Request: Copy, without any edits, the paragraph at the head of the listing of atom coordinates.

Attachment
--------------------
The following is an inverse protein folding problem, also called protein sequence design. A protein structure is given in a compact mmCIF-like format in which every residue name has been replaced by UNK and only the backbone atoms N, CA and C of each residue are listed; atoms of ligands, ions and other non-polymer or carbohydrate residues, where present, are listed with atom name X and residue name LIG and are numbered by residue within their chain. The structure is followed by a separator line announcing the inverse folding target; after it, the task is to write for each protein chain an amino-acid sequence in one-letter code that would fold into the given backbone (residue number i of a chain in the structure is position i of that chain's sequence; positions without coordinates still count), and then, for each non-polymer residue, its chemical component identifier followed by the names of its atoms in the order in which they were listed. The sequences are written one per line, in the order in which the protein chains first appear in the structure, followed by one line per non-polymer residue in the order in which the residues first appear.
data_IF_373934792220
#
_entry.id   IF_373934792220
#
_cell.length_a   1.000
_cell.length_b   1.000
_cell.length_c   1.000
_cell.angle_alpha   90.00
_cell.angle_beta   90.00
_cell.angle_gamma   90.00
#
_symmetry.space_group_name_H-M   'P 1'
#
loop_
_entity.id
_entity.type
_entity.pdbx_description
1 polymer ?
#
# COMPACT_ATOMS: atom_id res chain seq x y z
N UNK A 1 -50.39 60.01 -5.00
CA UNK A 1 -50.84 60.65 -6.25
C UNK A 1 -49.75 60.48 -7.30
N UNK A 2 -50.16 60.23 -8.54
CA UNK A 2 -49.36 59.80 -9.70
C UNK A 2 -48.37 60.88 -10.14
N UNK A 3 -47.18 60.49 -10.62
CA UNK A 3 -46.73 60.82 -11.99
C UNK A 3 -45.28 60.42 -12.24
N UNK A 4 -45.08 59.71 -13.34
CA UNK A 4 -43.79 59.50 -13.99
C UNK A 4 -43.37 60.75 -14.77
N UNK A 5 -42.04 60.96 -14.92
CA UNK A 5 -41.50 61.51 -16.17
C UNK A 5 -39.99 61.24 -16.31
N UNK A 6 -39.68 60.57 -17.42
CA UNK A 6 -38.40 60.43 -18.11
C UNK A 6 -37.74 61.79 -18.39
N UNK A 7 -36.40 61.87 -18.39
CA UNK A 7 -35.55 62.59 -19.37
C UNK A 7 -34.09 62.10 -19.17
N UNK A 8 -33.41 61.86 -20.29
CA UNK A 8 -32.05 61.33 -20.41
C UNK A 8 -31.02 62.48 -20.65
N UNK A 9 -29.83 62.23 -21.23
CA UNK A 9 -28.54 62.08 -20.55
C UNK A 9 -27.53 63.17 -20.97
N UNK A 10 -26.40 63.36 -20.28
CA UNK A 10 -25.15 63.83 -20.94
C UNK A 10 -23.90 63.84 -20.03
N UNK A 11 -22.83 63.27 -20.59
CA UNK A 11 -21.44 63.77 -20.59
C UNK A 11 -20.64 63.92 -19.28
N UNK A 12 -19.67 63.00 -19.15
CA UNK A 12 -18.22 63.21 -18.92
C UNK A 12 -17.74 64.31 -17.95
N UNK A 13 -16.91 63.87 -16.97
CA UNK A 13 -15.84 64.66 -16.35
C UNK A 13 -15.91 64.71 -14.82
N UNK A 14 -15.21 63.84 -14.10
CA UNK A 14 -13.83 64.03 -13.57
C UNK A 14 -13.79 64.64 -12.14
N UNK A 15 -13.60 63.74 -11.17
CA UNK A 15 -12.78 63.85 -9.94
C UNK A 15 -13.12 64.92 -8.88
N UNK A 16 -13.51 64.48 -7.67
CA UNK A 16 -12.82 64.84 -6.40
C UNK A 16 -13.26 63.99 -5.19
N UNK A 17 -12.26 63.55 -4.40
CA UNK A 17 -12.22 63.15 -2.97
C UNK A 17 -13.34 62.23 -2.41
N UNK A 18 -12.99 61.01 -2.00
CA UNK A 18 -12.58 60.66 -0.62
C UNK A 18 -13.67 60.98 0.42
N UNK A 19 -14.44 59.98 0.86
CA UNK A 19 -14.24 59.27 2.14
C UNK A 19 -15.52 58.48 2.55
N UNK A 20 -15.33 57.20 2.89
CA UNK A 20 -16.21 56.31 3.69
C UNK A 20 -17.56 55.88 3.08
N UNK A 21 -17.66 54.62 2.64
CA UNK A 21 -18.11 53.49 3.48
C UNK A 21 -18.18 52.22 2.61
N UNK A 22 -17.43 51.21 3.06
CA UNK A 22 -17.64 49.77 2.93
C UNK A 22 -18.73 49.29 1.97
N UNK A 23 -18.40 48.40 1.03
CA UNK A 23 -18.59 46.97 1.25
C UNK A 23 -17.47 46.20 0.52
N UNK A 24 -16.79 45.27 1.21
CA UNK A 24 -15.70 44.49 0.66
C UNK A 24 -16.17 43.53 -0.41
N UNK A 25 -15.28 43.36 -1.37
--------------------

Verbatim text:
The following is an inverse protein folding problem, also called protein sequence design. A protein structure is given in a compact mmCIF-like format in which every residue name has been replaced by UNK and only the backbone atoms N, CA and C of each residue are listed; atoms of ligands, ions and other non-polymer or carbohydrate residues, where present, are listed with atom name X and residue name LIG and are numbered by residue within their chain. The structure is followed by a separator line announcing the inverse folding target; after it, the task is to write for each protein chain an amino-acid sequence in one-letter code that would fold into the given backbone (residue number i of a chain in the structure is position i of that chain's sequence; positions without coordinates still count), and then, for each non-polymer residue, its chemical component identifier followed by the names of its atoms in the order in which they were listed. The sequences are written one per line, in the order in which the protein chains first appear in the structure, followed by one line per non-polymer residue in the order in which the residues first appear.